one of the books i bought in foyles was a monograph on ken garland. as often i find myself wondering why i didn't do graphic design instead of architecture. no doubt the blinkers were mostly self-imposed - i was obsessed with architecture from the age of 12, designed buildings every night, read all the architecture books in the library. but i also don't remember graphic design as a very visible career option, in a small town in mid-1970s england. it would perhaps have been filed under 'printing', or something.
at that time career paths with academic substance (which is where i was at) were the traditional professions (of which architecture was one), or management in industry - private sector or state-owned. i think at that time about 50% of the british economy was state-owned. the financial sector, in the modern sense, hadn't happened. neither had graphic design, in the sense of branding and communications design. it's all-pervasive now, we're all designers of our own identities and players with fonts and photos. but that's part of the cultural shift of the 1980s away from making things into selling things, from products to appearances.
so i was maybe 10 years too old to have taken that path - before peter saville and factory records and the face had made young people think about typography and image as cultural weapons, as something with history and meaning that you could spend a lifetime on.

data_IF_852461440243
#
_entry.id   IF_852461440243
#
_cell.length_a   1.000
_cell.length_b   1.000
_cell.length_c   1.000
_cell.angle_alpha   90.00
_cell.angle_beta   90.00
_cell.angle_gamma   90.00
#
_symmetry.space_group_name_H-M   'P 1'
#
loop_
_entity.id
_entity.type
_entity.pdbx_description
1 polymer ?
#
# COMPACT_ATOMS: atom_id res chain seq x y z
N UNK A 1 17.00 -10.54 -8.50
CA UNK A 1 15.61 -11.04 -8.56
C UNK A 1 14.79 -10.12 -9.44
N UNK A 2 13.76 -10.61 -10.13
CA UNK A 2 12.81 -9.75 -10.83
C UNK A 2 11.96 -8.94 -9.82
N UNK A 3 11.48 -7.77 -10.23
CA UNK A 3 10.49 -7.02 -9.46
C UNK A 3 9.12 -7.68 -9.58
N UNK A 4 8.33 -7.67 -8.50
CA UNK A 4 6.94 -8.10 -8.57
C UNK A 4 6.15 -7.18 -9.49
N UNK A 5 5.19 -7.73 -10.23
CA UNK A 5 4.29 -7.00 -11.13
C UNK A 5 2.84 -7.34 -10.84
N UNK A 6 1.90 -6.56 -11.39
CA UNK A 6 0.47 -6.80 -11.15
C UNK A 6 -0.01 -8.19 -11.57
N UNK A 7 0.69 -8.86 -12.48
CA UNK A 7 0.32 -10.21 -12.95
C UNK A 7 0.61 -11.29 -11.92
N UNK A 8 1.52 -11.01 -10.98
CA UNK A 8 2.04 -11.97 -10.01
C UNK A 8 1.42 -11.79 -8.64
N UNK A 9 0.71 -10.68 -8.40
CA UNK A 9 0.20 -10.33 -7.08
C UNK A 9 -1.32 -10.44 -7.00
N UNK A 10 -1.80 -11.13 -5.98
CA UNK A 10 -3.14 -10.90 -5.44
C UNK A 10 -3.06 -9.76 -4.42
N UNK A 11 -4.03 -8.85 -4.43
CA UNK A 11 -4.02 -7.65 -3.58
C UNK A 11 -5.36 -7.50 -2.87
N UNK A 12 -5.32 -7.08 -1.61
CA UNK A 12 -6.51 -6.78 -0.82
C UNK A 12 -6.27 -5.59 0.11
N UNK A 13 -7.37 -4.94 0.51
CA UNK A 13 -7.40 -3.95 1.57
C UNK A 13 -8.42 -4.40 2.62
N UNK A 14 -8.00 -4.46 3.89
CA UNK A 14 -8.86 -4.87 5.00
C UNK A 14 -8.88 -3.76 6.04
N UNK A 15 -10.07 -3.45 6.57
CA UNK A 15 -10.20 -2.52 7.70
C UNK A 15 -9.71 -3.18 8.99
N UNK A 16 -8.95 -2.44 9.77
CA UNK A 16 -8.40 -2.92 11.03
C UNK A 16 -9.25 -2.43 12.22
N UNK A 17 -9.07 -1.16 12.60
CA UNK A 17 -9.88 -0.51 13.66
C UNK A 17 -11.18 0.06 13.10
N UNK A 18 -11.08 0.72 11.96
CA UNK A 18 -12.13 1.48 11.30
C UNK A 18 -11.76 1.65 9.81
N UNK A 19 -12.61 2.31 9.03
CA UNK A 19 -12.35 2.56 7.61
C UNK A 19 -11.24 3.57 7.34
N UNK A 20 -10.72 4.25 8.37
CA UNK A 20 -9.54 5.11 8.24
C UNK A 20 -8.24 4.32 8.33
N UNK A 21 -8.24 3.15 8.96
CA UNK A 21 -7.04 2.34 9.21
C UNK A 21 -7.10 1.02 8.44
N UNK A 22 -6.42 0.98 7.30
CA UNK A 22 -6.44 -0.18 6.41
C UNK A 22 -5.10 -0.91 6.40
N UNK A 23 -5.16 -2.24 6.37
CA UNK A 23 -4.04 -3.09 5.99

at the grace meeting tonight, i said that i had already thought up the logos for our new events, even before we had decided what those events were to be. the same was true of event horizon - the logo followed immediately upon the title, before we knew much about the event itself. this amuses people, but i think that the logo represents a form of subliminal processing, nonverbal and intuitive. it grasps the nature of the event, ahead of the details. the logo tells you what the event should be.
spent friday at the first alpha-ville exchange, a one-day conference bringing together key practitioners in the digital arts and media. it's hard to summarise such an immersive and inspiring event, which i will be digesting for a while to come. one is supposed to tweet a continuous stream of half-baked snippets from the auditorium, but the real connections revealed themselves over the whole day and on reflection.
all the speakers operate in the ill-defined territory where art, technology, coding, interactivity, design, advertising, animation, environments etc meet. everyone in the room, audience included [no clear boundary of course], was a hyphenate, doing multiple overlapping things as paid employment and as personal projects. nobody knew quite how to describe themselves [people's tags on their badges were almost comically unrevealing], and one of the underlying messages of the day was about finding self-definition and identity outside of the boxes of job or genre. shantell martin's apartment door is covered with stickers saying 'who are you'. stephanie posavec settled on the term 'data artisan' to capture her love of physical craft and labour in presenting complex data.